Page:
Tips For Keeping Teens Safe On Social Media

The Guidance Department at the John Glenn Middle School know that social media is beginning to play a very big role in our students’ lives. With summer vacation right around the corner, Guidance shares some tips/advice on how to keep your kids safe online and use social media appropriately. Limiting and monitoring your child’s “screen time” on ALL devices is extremely important for continued brain development and overall adolescent wellness. Peer connections face to face are extremely important for building self esteem, a positive sense of self and promoting strong interpersonal communication skills needed for their current and future adult lives.

As always, JGMS hopes that you feel comfortable contacting your child’s Guidance Counselor with any questions or concerns you may have or to seek additional resources.

  • Create ground rules around phones and devices:
  • Phones are shut off by a certain time
  • Remember who is paying the bill and who is in charge
  • Discuss who has passwords (parent) to devices and ensure that you are monitoring the appropriateness of application downloads. 2
  • Have a conversation with your student/child about how they want to be perceived online and on social media. Reputations are hard to change and it is very important to be aware of what your child’s “footprint” is in the online community.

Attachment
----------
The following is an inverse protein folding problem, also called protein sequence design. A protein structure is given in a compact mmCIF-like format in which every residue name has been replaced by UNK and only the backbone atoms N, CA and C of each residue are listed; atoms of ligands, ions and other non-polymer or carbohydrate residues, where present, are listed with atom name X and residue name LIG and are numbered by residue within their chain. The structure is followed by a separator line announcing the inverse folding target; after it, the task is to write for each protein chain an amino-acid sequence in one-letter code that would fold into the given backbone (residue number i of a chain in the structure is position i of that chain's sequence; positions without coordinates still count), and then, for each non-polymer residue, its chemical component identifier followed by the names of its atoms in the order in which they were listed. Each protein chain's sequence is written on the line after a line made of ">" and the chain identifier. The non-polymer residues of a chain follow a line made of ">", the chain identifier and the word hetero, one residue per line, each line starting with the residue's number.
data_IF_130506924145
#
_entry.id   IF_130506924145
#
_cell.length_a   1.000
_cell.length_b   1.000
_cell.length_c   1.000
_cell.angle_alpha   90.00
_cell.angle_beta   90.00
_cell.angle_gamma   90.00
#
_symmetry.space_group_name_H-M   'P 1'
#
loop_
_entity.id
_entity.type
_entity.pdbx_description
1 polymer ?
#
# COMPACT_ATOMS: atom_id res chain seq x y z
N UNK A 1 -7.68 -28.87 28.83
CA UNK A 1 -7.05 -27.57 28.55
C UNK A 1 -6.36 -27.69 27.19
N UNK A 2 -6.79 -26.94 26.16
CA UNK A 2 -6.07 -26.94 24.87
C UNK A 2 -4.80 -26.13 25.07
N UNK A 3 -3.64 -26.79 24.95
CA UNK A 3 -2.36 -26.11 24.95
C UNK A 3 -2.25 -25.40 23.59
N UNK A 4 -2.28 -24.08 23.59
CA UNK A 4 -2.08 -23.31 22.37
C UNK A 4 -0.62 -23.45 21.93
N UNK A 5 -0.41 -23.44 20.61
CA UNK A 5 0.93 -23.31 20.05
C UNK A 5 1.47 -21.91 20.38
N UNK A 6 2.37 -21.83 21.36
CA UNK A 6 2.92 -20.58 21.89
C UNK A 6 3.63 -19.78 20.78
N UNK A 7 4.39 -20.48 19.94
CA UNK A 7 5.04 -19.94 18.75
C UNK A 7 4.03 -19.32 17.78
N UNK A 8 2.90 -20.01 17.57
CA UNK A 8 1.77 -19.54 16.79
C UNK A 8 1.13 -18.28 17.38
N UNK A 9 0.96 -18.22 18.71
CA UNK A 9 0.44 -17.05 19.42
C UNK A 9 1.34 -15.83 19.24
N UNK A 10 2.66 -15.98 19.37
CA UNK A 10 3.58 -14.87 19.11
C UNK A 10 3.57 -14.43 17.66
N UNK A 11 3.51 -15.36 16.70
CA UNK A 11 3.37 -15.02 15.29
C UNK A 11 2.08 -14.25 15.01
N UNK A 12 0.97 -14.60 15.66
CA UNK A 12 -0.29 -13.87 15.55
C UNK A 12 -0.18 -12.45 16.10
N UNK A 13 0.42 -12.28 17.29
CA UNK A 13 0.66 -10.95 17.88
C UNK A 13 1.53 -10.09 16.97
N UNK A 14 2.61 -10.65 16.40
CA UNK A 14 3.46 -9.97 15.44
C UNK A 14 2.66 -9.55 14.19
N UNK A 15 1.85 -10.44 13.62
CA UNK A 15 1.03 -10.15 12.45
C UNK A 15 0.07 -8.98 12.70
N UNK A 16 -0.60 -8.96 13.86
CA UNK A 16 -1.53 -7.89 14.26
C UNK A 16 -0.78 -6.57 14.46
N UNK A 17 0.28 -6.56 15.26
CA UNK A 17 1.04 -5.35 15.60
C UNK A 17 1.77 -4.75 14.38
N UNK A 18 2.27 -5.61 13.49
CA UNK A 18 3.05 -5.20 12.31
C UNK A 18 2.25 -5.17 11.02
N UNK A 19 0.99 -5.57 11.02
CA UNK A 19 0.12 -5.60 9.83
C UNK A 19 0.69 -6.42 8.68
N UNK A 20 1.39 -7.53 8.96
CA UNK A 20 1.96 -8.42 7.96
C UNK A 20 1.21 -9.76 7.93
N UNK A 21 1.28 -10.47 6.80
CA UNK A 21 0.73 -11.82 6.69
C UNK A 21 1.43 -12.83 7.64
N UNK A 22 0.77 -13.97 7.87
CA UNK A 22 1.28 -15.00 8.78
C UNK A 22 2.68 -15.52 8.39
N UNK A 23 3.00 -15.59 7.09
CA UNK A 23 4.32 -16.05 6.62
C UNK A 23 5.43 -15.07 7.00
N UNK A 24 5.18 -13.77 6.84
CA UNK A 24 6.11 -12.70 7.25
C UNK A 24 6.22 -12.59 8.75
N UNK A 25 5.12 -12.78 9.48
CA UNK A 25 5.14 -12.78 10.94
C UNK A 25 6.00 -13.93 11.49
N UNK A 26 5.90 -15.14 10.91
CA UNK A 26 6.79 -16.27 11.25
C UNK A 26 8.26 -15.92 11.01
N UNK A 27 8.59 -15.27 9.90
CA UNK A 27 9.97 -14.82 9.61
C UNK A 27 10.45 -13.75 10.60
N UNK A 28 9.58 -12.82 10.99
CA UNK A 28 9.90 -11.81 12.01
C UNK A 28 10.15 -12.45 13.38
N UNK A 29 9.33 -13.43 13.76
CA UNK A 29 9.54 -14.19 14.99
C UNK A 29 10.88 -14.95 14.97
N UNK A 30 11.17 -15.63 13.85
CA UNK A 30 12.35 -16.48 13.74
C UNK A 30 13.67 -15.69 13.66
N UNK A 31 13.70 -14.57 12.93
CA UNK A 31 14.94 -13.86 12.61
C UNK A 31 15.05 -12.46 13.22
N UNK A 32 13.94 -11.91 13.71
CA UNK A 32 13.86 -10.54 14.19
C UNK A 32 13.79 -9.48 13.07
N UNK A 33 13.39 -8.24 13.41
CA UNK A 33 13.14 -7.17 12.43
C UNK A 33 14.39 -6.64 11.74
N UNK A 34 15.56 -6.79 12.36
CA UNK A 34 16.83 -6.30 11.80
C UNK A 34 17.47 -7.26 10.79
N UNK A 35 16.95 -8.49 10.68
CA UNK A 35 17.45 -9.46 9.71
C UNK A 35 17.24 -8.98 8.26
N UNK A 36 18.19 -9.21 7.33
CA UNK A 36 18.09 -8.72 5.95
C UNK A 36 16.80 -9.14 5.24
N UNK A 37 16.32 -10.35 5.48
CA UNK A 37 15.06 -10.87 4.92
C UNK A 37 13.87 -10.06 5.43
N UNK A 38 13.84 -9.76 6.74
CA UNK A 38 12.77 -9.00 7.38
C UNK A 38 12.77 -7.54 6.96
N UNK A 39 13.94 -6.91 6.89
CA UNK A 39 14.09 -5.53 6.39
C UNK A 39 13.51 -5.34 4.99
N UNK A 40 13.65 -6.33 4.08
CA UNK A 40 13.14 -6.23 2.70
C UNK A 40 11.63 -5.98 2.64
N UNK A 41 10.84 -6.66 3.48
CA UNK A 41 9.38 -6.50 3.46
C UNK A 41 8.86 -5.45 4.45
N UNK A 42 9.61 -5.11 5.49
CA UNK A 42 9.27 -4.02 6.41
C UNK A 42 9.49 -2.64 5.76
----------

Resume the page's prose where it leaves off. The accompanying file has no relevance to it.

• Set a good example for your child with your own social media and device use.

Keep an open dialogue with your children. Ask them to let you know if they’ve received private messages from a stranger, or from someone at school who is teasing, harassing, threatening or requesting inappropriate photographs from them. Those could be signs of cyber-bullying or even a sexual predator. You would be surprised that even students’ friends will send or request photos of a sexual nature.

How Common Is Sexting? It’s hard to know exactly how common sexting is among teens. Studies have found that about 1 out of every 5 to 10 teens — guys and girls — have sent sexually suggestive pictures. And about 1 out of every 3 to 8 teens have received them. The studies focused mainly on pictures, not sexually suggestive comments, messages, or tweets. The percentage of teens involved in sexting goes up if written sexual content is included, but it’s not clear by how much. But one thing is clear: Sexting is relatively common among teens.

Get additional online safety tips and other relevant information on OnGuardOnline.gov, a great government resource for parents and teens. Netsmartz.org is another website for parents and teens to utilize.

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